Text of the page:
20. Example: seq #’s: 0, 1, 2, 3 window size=3 receiver sees no difference in two scenarios! Incorrectly Passes duplicate data as new in (a) or Discards in (b) Q: what relationship between seq # size and window size? Selective repeat: dilemma

  21. Choosing the window size • Small window size: • idle link (under-utilization). • Large window size: • Buffer space • Delay after loss • Ideal window size (assuming very low loss) • RTT =Round trip time • C = link capacity • window size = RTT * C • What happens with no loss?

  22. End to End Protocols: Multiplexing & Demultiplexing

  23. Recall: segment - unit of data exchanged between transport layer entities aka TPDU: transport protocol data unit M M M M application transport network application transport network application transport network H n Multiplexing/demultiplexing Demultiplexing: delivering received segments to correct app layer processes receiver P3 P4 application-layer data segment header P1 P2 segment H t M segment

  24. multiplexing/demultiplexing: based on sender, receiver port numbers, IP addresses source, dest port #s in each segment recall: well-known port numbers for specific applications Using IP addresses – layer violation. Multiplexing: Multiplexing/demultiplexing gathering data from multiple app processes, enveloping data with header (later used for demultiplexing) 32 bits source port # dest port # other header fields application data (message) TCP/UDP segment format

  25. Source IP: C Dest IP: B source port: x dest. port: 80 Source IP: C Dest IP: B source port: y dest. port: 80 Source IP: A Dest IP: B source port: x dest. port: 80 source port:23 dest. port: x source port: x dest. port: 23 Multiplexing/demultiplexing: examples Web client host C server B host A port use: simple telnet app Web server B Web client host A port use: Web server

  26. UDP Protocol

  27. “no frills,” “bare bones” Internet transport protocol “best effort” service, UDP segments may be: lost delivered out of order to application connectionless: no handshaking between UDP sender, receiver each UDP segment handled independently of others Why is there a UDP? no connection establishment (which can add delay) simple: no connection state at sender, receiver small segment header no congestion control: UDP can blast away as fast as desired UDP: User Datagram Protocol [RFC 768]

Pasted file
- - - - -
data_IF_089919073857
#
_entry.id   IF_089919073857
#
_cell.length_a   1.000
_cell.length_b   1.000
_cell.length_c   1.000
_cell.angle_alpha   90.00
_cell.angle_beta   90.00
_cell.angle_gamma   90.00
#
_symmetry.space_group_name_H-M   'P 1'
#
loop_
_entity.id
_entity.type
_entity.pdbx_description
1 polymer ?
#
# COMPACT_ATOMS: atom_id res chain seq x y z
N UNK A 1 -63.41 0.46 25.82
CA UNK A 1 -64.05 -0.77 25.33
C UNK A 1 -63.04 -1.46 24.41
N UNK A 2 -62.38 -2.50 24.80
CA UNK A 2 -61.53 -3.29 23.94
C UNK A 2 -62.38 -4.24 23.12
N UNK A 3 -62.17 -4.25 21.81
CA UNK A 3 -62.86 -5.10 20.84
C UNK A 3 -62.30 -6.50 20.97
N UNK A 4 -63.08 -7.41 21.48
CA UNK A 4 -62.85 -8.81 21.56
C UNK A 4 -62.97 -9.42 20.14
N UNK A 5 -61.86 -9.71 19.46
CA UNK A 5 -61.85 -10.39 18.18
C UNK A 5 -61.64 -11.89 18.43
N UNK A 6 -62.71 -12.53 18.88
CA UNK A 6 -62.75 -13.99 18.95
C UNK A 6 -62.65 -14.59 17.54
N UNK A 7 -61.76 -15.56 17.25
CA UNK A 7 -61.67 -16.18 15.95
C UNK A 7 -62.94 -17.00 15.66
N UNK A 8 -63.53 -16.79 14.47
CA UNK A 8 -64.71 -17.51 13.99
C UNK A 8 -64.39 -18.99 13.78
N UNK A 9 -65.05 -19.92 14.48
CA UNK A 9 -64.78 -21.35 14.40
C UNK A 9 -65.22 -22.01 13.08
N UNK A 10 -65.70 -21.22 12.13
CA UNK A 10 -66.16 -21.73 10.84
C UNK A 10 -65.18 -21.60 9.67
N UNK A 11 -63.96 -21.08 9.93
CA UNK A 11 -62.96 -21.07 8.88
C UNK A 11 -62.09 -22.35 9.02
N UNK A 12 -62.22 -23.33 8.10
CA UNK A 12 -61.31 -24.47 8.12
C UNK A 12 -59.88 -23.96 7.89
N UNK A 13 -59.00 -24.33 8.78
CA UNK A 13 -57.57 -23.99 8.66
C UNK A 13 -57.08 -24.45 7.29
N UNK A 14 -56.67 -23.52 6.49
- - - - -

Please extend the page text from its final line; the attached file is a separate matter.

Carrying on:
28. often used for streaming multimedia apps loss tolerant rate sensitive other UDP uses (why?): DNS SNMP reliable transfer over UDP: add reliability at application layer application-specific error recover! UDP: more 32 bits source port # dest port # Length, in bytes of UDP segment, including header checksum length Application data (message) UDP segment format

  29. Sender: treat segment contents as sequence of 16-bit integers checksum: addition (1’s complement sum) of segment contents sender puts checksum value into UDP checksum field Receiver: compute checksum of received segment check if computed checksum equals checksum field value: NO - error detected YES - no error detected. UDP checksum Goal: detect “errors” (e.g., flipped bits) in transmitted segment

  30. TCP Protocol

  31. full duplex data: bi-directional data flow in same connection MSS: maximum segment size connection-oriented: handshaking (exchange of control msgs) init’s sender, receiver state before data exchange flow controlled: sender will not overwhelm receiver point-to-point: one sender, one receiver reliable, in-order byte steam: no “message boundaries” pipelined: TCP congestion and flow control set window size send & receive buffers TCP: OverviewRFCs: 793, 1122, 1323, 2018, 2581

  32. 32 bits source port # dest port # sequence number acknowledgement number head len not used rcvr window size U A P R S F checksum ptr urgent data Options (variable length) application data (variable length) TCP segment structure URG: urgent data (generally not used) counting by bytes of data (not segments!) ACK: ACK # valid PSH: push data now (generally not used) # bytes rcvr willing to accept RST, SYN, FIN: connection estab (setup, teardown commands) Internet checksum (as in UDP)

  33. Connection Management: Objective Agree on initial sequence numbers a sender will not reuse a seq# before it is sure that all packets with the seq# are purged from the network the network guarantees that a packet too old will be purged from the network: network bounds the life time of each packet To avoid waiting for the seq# to start a session, use a larger seq# space needs connection setup so that the sender tells the receiver initial seq# Agree on other initial parameters 33